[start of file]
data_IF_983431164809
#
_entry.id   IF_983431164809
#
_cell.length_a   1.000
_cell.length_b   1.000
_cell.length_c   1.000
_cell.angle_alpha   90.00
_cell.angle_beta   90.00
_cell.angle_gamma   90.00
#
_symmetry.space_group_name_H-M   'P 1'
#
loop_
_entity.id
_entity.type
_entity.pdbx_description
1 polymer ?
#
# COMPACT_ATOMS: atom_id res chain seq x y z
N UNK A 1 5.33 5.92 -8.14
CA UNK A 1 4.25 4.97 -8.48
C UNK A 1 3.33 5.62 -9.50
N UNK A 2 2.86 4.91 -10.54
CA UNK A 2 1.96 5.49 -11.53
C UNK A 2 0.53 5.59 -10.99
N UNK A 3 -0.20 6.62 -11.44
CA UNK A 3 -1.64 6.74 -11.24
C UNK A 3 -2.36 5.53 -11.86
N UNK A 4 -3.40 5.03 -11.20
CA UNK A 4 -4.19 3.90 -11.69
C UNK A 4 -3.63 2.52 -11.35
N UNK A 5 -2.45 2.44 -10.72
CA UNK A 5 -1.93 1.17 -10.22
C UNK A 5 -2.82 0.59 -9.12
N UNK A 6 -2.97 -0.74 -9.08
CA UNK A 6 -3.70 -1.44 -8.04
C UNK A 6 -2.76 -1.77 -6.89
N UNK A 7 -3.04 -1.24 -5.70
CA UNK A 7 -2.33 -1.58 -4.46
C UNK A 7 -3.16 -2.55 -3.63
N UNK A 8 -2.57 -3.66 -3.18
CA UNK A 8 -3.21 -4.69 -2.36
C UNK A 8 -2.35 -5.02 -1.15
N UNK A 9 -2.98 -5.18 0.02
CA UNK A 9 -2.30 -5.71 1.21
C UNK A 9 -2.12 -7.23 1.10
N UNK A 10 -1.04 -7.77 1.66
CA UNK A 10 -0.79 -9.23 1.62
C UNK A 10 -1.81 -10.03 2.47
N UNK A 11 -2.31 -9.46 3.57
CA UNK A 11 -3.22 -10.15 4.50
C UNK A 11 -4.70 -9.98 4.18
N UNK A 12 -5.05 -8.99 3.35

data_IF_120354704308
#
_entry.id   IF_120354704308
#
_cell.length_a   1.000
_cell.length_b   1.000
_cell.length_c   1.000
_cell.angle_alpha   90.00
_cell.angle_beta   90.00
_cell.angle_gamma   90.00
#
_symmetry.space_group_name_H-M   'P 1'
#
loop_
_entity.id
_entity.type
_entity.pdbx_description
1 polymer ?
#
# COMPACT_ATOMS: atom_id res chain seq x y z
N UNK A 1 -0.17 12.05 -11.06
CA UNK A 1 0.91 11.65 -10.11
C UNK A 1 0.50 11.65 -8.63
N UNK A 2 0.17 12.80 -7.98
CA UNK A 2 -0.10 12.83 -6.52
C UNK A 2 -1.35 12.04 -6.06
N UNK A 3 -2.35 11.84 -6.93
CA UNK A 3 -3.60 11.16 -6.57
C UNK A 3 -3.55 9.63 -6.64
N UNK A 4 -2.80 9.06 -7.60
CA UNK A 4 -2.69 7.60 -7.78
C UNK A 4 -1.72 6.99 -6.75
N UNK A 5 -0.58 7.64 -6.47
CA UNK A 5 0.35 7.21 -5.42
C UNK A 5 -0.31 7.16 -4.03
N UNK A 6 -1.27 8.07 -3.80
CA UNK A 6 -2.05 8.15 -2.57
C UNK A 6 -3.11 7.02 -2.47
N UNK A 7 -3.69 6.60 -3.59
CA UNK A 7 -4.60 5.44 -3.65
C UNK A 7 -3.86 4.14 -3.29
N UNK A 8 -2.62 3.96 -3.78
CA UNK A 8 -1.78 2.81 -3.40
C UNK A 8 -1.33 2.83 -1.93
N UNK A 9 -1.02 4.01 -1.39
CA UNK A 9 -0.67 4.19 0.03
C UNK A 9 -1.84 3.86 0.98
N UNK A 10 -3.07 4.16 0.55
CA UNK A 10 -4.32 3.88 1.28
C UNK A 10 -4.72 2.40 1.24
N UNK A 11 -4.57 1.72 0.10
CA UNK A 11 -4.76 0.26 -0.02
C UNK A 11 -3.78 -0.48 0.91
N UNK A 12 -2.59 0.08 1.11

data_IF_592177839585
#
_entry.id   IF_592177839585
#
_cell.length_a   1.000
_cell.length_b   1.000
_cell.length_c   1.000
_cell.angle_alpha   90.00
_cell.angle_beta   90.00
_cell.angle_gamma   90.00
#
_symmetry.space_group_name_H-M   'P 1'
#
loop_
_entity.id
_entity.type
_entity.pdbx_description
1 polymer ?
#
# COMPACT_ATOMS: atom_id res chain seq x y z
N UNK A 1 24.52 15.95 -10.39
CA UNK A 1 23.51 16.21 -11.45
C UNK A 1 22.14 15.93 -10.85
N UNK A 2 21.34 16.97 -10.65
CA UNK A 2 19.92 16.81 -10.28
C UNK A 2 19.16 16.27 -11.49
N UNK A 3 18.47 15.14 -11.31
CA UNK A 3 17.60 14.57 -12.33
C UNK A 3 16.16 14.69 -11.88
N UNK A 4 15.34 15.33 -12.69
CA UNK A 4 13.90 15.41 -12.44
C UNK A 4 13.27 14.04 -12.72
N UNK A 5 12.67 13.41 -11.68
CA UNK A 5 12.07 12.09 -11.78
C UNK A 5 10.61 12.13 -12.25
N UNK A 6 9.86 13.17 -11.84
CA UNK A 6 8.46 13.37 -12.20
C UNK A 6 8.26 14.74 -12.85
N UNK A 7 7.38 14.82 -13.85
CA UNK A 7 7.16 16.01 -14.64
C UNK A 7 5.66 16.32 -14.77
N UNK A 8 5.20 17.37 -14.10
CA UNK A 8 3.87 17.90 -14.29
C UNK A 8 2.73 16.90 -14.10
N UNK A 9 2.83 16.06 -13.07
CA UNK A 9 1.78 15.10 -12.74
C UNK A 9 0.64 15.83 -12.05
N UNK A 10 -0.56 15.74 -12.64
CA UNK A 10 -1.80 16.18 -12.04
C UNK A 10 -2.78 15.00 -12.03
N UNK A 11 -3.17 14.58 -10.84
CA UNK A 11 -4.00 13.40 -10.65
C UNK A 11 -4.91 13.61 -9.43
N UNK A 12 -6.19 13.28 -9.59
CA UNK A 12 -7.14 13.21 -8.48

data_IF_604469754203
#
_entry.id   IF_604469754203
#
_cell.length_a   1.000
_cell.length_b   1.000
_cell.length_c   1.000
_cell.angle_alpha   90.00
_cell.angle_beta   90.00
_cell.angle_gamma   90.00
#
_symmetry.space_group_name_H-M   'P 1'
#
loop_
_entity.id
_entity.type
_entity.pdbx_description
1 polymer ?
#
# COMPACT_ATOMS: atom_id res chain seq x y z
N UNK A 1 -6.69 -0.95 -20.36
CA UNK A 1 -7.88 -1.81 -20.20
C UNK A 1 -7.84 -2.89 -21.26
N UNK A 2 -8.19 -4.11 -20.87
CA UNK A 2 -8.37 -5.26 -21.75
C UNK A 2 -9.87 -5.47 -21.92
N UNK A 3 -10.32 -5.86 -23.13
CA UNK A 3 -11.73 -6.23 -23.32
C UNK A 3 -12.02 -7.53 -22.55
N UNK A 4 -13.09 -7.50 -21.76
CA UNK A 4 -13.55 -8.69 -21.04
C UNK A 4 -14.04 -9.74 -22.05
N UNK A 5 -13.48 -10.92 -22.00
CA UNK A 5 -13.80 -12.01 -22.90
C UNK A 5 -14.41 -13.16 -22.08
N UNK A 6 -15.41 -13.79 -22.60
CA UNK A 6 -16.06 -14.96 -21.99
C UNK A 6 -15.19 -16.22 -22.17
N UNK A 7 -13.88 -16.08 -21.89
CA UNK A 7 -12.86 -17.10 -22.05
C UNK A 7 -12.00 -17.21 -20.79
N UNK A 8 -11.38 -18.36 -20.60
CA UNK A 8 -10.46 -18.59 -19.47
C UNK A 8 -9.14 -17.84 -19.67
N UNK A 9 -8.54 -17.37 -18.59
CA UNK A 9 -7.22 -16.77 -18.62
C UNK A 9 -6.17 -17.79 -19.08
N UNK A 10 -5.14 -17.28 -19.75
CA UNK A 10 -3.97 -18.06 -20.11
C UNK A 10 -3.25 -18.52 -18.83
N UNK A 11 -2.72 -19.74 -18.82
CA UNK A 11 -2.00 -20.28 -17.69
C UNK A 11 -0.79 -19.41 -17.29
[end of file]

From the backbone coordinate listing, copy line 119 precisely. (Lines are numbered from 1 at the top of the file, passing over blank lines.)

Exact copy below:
#